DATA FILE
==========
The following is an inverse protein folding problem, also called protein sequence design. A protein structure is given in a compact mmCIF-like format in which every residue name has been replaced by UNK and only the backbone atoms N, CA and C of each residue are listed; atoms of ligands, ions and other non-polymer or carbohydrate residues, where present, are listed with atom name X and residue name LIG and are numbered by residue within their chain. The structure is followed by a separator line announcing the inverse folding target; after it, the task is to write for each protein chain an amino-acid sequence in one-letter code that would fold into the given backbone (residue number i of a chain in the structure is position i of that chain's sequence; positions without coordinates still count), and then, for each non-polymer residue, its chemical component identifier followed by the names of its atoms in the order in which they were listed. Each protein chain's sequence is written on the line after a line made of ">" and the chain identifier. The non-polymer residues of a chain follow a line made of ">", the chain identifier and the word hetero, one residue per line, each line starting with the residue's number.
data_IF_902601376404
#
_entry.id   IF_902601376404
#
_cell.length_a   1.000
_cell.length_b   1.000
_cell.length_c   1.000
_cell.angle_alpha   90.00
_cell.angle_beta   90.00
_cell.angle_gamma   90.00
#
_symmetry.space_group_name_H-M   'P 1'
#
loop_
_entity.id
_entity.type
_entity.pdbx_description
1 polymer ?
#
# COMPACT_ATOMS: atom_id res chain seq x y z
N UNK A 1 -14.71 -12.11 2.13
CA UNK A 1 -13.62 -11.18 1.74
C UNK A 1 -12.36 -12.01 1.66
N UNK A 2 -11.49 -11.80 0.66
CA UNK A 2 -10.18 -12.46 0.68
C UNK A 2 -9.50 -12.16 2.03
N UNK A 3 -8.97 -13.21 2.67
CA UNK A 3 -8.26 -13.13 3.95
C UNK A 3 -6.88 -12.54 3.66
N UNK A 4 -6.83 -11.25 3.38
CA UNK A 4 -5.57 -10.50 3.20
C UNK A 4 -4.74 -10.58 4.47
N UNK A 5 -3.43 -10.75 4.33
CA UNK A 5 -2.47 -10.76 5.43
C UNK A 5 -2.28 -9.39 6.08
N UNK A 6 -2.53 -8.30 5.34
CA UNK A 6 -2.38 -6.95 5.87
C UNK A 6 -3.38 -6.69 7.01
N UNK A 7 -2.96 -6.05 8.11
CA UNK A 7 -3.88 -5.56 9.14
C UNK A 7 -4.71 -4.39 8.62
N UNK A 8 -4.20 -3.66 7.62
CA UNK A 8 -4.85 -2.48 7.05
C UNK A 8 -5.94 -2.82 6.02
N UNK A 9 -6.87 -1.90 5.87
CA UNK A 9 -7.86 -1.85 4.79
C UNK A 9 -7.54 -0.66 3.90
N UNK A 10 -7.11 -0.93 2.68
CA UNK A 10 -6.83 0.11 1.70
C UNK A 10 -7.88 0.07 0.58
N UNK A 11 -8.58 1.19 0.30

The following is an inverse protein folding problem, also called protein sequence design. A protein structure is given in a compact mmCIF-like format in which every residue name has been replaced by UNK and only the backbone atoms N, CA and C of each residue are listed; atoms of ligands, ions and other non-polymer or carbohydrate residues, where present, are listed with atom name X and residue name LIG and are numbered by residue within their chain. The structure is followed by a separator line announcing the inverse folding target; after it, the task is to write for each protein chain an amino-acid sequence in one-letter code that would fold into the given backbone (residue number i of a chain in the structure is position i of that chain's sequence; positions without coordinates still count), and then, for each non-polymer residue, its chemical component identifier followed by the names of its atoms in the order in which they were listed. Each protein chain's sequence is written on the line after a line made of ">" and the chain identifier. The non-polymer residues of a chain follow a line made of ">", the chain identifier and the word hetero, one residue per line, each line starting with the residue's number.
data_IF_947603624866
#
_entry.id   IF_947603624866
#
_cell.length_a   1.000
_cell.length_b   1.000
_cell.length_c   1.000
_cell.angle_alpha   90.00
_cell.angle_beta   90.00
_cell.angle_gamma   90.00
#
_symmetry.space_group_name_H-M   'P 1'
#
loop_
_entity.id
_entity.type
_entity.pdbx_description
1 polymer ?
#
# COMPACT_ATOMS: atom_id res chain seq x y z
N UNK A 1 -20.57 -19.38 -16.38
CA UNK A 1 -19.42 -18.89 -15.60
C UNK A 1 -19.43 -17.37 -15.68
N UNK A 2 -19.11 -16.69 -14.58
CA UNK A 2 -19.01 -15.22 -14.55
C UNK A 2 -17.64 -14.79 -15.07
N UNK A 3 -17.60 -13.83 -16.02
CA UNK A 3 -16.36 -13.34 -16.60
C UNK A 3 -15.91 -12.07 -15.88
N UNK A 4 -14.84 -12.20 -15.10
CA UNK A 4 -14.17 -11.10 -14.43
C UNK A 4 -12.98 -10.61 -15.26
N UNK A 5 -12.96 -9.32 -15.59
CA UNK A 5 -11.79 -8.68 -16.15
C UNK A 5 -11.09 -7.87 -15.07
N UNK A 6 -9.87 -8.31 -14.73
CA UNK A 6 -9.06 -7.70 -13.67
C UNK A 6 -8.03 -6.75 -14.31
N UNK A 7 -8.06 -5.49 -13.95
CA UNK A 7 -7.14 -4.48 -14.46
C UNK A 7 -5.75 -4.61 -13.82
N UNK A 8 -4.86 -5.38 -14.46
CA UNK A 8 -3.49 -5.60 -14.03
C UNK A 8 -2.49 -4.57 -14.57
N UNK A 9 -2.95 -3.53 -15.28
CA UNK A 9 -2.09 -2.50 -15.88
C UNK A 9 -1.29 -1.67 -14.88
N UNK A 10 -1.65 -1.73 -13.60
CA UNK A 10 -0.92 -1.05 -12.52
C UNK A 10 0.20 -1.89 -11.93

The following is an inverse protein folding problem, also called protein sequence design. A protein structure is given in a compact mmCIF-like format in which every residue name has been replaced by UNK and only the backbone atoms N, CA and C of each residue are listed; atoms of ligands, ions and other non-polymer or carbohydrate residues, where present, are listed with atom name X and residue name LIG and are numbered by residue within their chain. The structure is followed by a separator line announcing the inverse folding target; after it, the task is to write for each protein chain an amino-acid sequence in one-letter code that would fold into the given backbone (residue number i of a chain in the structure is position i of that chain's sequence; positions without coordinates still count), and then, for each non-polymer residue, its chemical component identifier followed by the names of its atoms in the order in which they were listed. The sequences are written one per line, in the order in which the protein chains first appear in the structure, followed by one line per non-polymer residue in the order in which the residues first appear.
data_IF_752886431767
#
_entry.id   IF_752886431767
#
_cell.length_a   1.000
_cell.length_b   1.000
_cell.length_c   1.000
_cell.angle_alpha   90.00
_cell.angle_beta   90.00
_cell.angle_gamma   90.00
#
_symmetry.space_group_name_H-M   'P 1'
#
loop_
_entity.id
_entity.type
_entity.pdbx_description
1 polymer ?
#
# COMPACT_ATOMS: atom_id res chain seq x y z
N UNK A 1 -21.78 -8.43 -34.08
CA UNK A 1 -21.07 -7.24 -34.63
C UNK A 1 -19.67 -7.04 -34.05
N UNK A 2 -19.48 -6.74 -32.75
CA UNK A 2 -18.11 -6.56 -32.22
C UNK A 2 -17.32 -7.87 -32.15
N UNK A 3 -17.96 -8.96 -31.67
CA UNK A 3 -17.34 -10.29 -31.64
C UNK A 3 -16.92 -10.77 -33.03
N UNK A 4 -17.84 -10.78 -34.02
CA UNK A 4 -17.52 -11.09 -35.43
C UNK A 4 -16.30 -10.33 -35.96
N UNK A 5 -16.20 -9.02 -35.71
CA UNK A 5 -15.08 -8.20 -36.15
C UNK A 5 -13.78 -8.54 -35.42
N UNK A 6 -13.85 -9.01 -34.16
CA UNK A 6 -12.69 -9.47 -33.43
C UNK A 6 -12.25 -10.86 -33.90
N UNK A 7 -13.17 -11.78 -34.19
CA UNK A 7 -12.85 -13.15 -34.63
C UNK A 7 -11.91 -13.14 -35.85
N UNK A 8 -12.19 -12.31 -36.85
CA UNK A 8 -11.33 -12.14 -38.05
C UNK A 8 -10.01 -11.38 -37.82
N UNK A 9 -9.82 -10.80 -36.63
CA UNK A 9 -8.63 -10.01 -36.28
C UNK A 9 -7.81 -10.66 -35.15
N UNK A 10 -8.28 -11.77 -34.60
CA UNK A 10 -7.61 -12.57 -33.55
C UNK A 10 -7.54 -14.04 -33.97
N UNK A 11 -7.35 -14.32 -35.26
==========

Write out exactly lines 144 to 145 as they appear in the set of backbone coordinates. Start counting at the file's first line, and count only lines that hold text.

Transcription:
CA UNK A 7 -12.85 -13.15 -34.63
C UNK A 7 -11.91 -13.14 -35.85